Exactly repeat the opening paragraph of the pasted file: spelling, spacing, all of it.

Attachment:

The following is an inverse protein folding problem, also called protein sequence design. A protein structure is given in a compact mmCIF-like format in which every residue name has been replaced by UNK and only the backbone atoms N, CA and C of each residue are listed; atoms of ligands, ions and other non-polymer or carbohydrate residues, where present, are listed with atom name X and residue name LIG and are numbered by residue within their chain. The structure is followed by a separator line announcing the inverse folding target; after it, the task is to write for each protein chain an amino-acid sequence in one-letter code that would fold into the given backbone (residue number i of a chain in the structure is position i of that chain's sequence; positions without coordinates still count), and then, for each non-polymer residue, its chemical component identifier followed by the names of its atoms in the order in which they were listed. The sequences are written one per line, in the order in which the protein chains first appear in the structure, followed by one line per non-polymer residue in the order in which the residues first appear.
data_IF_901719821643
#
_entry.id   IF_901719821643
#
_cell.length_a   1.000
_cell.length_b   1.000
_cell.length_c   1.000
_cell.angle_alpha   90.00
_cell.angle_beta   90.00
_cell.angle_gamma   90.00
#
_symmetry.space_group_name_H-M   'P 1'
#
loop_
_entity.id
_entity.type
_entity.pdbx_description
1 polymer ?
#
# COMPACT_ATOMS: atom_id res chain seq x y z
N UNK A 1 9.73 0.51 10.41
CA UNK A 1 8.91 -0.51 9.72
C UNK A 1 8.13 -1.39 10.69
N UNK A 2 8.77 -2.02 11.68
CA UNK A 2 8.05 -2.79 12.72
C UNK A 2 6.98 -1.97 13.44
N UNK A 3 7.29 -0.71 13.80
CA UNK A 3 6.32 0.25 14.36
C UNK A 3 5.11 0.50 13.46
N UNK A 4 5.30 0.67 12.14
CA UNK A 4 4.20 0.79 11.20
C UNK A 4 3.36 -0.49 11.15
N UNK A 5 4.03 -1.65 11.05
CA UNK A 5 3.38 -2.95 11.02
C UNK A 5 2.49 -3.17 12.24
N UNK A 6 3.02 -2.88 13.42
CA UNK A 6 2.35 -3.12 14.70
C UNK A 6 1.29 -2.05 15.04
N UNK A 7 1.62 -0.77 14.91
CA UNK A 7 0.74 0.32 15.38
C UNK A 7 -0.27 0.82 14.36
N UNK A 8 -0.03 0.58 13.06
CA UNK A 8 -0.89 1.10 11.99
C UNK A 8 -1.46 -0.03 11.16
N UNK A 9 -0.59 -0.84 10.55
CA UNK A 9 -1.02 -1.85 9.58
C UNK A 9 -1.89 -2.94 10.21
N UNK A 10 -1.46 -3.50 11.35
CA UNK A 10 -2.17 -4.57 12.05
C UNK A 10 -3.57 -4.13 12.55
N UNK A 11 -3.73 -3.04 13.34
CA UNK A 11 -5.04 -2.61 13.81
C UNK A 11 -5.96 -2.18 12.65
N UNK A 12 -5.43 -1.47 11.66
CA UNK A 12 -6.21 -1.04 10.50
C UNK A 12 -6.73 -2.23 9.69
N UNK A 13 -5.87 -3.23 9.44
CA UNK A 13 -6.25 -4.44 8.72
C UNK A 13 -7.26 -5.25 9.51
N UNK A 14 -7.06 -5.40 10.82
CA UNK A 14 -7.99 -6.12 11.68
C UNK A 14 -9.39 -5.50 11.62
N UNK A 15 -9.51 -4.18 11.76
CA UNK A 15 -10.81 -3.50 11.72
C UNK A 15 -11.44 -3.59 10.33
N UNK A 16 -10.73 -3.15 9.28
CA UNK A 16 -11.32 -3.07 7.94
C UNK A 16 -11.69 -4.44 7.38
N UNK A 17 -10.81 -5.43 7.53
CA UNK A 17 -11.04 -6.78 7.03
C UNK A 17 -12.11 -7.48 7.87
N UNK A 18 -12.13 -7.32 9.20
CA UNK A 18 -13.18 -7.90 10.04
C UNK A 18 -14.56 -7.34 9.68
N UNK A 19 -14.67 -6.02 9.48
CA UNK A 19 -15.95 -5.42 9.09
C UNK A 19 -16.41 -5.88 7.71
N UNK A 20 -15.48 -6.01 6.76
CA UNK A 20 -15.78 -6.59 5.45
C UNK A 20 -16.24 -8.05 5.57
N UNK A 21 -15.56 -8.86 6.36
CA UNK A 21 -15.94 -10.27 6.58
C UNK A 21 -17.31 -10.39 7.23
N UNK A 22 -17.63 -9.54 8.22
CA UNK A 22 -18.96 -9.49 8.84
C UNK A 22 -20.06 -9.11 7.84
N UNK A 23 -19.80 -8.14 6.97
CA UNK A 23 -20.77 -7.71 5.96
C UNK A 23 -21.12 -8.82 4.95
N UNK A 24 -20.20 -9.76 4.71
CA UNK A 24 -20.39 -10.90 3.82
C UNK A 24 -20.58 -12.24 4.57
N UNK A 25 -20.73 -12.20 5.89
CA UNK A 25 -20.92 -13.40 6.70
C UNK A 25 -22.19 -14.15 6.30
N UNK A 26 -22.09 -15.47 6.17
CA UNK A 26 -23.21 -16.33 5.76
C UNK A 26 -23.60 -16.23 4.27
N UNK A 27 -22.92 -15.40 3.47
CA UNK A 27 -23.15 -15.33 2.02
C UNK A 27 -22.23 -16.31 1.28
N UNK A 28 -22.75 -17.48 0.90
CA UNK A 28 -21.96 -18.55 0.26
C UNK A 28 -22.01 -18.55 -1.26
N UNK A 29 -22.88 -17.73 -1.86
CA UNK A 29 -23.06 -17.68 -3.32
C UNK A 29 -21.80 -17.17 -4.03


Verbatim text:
The following is an inverse protein folding problem, also called protein sequence design. A protein structure is given in a compact mmCIF-like format in which every residue name has been replaced by UNK and only the backbone atoms N, CA and C of each residue are listed; atoms of ligands, ions and other non-polymer or carbohydrate residues, where present, are listed with atom name X and residue name LIG and are numbered by residue within their chain. The structure is followed by a separator line announcing the inverse folding target; after it, the task is to write for each protein chain an amino-acid sequence in one-letter code that would fold into the given backbone (residue number i of a chain in the structure is position i of that chain's sequence; positions without coordinates still count), and then, for each non-polymer residue, its chemical component identifier followed by the names of its atoms in the order in which they were listed. The sequences are written one per line, in the order in which the protein chains first appear in the structure, followed by one line per non-polymer residue in the order in which the residues first appear.